A research team from the University of California, UCLA, has developed a biodegradable spray gel with medications that improve the immune system in their experiments have prevented the reproduction of cancer in laboratory animals and prevent its spreading to other parts of the body.
The aerosol not only prevents the recovery of tumors in the area of the body from which they are extracted, but also "controls the development of tumors in other parts of the body," according to the research director, professor of bioengineering at the UCLA Institute of Engineering, Samuel and a member of Johnson University at the same university, Zhen Gu.
The survey has shown that many people who are diagnosed with cancer will undergo some kind of surgery to treat your illness, Almost 95% of patients with breast cancer An early diagnosis will require surgery and, in general, this is the first treatment line for people with brain tumors. But "despite the improvements in surgical techniques of the last decade, cancer often returns after the procedure," warns UCLA.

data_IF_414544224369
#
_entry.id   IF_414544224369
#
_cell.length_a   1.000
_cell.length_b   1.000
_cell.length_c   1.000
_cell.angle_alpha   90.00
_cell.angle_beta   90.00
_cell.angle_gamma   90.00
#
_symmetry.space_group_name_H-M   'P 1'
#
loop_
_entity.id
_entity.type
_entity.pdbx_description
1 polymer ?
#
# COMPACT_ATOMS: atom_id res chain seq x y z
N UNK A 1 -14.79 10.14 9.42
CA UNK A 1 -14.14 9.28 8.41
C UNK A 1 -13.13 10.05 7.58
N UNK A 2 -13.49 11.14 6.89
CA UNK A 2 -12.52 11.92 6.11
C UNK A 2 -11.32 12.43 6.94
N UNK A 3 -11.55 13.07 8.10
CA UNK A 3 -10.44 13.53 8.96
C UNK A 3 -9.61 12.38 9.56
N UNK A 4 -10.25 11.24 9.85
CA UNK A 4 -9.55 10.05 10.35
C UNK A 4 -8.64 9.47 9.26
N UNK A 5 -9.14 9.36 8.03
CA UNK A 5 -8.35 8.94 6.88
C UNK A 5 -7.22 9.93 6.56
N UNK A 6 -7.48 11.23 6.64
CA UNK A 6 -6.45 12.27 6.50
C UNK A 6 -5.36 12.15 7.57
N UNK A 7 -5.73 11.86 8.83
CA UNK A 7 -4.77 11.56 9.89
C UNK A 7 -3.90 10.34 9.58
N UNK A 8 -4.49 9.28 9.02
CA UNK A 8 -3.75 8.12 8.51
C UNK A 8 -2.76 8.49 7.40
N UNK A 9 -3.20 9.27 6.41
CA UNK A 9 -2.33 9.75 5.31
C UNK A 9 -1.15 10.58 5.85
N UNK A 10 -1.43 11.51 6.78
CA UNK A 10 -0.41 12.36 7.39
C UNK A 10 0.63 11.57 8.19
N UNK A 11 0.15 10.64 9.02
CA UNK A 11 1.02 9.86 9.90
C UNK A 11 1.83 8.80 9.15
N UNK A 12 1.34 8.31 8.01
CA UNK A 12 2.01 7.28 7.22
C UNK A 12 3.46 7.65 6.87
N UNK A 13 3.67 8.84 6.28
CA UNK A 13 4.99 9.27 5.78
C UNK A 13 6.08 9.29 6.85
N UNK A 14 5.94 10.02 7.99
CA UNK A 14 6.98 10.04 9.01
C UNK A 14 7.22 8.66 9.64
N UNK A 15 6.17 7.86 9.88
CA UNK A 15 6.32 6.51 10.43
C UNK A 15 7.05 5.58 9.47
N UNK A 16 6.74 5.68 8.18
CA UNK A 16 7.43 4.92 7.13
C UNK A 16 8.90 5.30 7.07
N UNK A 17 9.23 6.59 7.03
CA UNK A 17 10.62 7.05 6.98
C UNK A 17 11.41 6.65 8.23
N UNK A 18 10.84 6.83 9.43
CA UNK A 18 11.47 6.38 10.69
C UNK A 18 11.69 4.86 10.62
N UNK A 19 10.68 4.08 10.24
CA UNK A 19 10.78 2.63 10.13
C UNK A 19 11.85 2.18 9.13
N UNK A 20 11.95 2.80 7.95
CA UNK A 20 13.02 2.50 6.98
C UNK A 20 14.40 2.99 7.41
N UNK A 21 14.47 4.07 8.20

Researchers they tested the gel in mice that had advanced tumors of the melanoma removed surgically when administered, the growth of tumor cells remaining after the surgery decreases, which helps to prevent recurrence of cancer. Upon receiving the treatment, 50% of the mice survive at least 60 days without the tumors recovering.
Around 90% of people with cancerous tumors eventually dying due to tumor recurrence or metastasis, explain from UCLA. Therefore, Gu says, "This spray gel is promising against one of the biggest obstacles to curing cancer."
Researchers are loading nanoparticles with an antibody directed specifically to block CD47, a protein that releases cancer cells. By blocking CD47, the antibody allows the immune system to find and finally destroy the cancer cells.
The nanoparticles are made of calcium carbonate, which can dissolve gradually in the sites of the surgical wounds and increase the activity of a type of macrophage that "helps to dispose of foreign objects from the body," according to Gu's laboratory postdoctoral researcher and lead author of the study, Qian Chen,
It was also noted that the gel can activate T-cells in the immune system to work together as another line of attack against persistent cancer cells, Chen explains. This substance will need to go through more tests and approvals before it can to be used in humans they report from UCLA.
With information from Europa Press